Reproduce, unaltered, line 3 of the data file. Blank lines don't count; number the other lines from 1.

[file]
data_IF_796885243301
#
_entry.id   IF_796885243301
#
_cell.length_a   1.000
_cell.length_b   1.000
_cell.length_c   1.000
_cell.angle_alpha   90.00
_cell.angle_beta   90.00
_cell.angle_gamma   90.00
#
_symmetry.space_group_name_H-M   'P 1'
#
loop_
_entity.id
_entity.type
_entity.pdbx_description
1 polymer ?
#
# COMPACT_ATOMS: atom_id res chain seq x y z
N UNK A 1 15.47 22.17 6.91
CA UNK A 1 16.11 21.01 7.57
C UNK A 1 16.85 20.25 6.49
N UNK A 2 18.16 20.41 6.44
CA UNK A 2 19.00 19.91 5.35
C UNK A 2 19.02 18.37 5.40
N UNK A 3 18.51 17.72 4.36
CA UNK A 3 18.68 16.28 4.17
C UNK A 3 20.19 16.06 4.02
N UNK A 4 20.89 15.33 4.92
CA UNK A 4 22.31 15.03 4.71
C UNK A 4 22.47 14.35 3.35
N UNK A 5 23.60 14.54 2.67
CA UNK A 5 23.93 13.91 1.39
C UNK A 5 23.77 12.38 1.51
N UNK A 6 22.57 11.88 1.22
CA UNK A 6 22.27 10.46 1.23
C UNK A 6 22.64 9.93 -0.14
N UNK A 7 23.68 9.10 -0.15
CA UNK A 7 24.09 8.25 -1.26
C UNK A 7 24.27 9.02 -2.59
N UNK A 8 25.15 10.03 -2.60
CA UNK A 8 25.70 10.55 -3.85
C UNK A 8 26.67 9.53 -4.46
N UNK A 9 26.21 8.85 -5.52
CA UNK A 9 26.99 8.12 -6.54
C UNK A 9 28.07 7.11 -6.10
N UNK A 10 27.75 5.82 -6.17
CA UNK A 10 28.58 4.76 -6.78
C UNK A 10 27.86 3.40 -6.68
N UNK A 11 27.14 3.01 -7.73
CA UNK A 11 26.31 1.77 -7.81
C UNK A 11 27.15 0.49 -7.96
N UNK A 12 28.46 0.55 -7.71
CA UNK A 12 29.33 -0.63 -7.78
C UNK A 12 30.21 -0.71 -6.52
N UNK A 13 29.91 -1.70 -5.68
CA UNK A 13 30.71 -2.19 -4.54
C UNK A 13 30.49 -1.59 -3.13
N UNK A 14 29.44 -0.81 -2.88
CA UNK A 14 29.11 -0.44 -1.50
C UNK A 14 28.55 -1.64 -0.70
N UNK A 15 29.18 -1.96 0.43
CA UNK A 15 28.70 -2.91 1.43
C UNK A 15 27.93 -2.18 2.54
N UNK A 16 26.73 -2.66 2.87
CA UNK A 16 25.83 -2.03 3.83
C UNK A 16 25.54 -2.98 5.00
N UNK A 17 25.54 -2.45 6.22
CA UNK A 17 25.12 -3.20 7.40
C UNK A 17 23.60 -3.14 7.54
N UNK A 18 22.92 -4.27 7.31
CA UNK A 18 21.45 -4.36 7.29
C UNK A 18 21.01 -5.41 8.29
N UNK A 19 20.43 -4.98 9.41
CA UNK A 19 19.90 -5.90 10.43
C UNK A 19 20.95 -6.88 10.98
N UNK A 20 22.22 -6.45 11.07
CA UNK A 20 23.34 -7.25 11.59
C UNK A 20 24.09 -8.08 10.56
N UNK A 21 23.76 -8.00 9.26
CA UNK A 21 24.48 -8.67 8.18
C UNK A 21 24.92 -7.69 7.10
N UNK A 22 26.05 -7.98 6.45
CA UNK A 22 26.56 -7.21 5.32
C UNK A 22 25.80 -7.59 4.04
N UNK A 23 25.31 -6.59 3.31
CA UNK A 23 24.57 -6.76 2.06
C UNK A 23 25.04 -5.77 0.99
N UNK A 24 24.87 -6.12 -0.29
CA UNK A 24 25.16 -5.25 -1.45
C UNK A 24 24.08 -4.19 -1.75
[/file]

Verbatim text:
_entry.id   IF_796885243301